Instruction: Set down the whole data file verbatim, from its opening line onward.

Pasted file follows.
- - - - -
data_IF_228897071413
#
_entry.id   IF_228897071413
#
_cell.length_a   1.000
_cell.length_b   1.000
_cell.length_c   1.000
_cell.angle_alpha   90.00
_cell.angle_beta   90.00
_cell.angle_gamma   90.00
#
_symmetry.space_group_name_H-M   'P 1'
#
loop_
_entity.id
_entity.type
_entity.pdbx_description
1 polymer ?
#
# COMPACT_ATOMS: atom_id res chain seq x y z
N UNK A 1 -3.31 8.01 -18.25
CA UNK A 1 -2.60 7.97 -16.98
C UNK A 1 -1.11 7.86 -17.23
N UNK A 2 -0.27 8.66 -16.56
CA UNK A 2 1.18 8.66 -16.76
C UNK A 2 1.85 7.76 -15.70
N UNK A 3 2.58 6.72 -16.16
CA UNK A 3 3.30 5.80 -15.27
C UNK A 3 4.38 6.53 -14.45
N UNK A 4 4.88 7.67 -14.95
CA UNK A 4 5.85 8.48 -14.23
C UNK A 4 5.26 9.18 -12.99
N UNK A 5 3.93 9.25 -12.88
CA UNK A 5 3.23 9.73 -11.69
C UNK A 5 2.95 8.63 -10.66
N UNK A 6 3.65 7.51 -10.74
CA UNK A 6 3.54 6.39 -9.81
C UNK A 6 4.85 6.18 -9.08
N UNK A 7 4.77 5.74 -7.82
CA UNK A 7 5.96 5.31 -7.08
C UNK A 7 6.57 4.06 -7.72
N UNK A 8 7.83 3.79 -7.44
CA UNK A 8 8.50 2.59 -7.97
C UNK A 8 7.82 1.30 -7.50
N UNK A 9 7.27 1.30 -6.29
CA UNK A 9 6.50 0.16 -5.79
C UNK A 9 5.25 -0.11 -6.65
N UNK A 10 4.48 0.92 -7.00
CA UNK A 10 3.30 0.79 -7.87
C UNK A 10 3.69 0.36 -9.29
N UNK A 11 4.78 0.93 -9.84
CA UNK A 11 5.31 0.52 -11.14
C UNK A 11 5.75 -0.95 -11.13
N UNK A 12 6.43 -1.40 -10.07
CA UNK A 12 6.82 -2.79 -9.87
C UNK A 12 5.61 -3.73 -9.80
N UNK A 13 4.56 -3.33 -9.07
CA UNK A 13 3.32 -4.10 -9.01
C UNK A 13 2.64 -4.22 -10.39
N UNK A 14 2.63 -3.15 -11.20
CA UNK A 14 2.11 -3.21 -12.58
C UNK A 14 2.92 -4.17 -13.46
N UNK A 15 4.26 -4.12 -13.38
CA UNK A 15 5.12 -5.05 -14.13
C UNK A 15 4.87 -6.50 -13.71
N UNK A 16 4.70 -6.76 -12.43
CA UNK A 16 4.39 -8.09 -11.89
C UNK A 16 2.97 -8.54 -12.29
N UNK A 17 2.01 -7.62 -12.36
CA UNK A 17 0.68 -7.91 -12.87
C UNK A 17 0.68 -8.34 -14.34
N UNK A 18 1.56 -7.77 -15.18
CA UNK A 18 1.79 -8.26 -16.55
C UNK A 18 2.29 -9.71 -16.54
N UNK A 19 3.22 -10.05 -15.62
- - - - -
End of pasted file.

data_IF_228897071413
#
_entry.id   IF_228897071413
#
_cell.length_a   1.000
_cell.length_b   1.000
_cell.length_c   1.000
_cell.angle_alpha   90.00
_cell.angle_beta   90.00
_cell.angle_gamma   90.00
#
_symmetry.space_group_name_H-M   'P 1'
#
loop_
_entity.id
_entity.type
_entity.pdbx_description
1 polymer ?
#
# COMPACT_ATOMS: atom_id res chain seq x y z
N UNK A 1 -3.31 8.01 -18.25
CA UNK A 1 -2.60 7.97 -16.98
C UNK A 1 -1.11 7.86 -17.23
N UNK A 2 -0.27 8.66 -16.56
CA UNK A 2 1.18 8.66 -16.76
C UNK A 2 1.85 7.76 -15.70
N UNK A 3 2.58 6.72 -16.16
CA UNK A 3 3.30 5.80 -15.27
C UNK A 3 4.38 6.53 -14.45
N UNK A 4 4.88 7.67 -14.95
CA UNK A 4 5.85 8.48 -14.23
C UNK A 4 5.26 9.18 -12.99
N UNK A 5 3.93 9.25 -12.88
CA UNK A 5 3.23 9.73 -11.69
C UNK A 5 2.95 8.63 -10.66
N UNK A 6 3.65 7.51 -10.74
CA UNK A 6 3.54 6.39 -9.81
C UNK A 6 4.85 6.18 -9.08
N UNK A 7 4.77 5.74 -7.82
CA UNK A 7 5.96 5.31 -7.08
C UNK A 7 6.57 4.06 -7.72
N UNK A 8 7.83 3.79 -7.44
CA UNK A 8 8.50 2.59 -7.97
C UNK A 8 7.82 1.30 -7.50
N UNK A 9 7.27 1.30 -6.29
CA UNK A 9 6.50 0.16 -5.79
C UNK A 9 5.25 -0.11 -6.65
N UNK A 10 4.48 0.92 -7.00
CA UNK A 10 3.30 0.79 -7.87
C UNK A 10 3.69 0.36 -9.29
N UNK A 11 4.78 0.93 -9.84
CA UNK A 11 5.31 0.52 -11.14
C UNK A 11 5.75 -0.95 -11.13
N UNK A 12 6.43 -1.40 -10.07
CA UNK A 12 6.82 -2.79 -9.87
C UNK A 12 5.61 -3.73 -9.80
N UNK A 13 4.56 -3.33 -9.07
CA UNK A 13 3.32 -4.10 -9.01
C UNK A 13 2.64 -4.22 -10.39
N UNK A 14 2.63 -3.15 -11.20
CA UNK A 14 2.11 -3.21 -12.58
C UNK A 14 2.92 -4.17 -13.46
N UNK A 15 4.26 -4.12 -13.38
CA UNK A 15 5.12 -5.05 -14.13
C UNK A 15 4.87 -6.50 -13.71
N UNK A 16 4.70 -6.76 -12.43
CA UNK A 16 4.39 -8.09 -11.89
C UNK A 16 2.97 -8.54 -12.29
N UNK A 17 2.01 -7.62 -12.36
CA UNK A 17 0.68 -7.91 -12.87
C UNK A 17 0.68 -8.34 -14.34
N UNK A 18 1.56 -7.77 -15.18
CA UNK A 18 1.79 -8.26 -16.55
C UNK A 18 2.29 -9.71 -16.54
N UNK A 19 3.22 -10.05 -15.62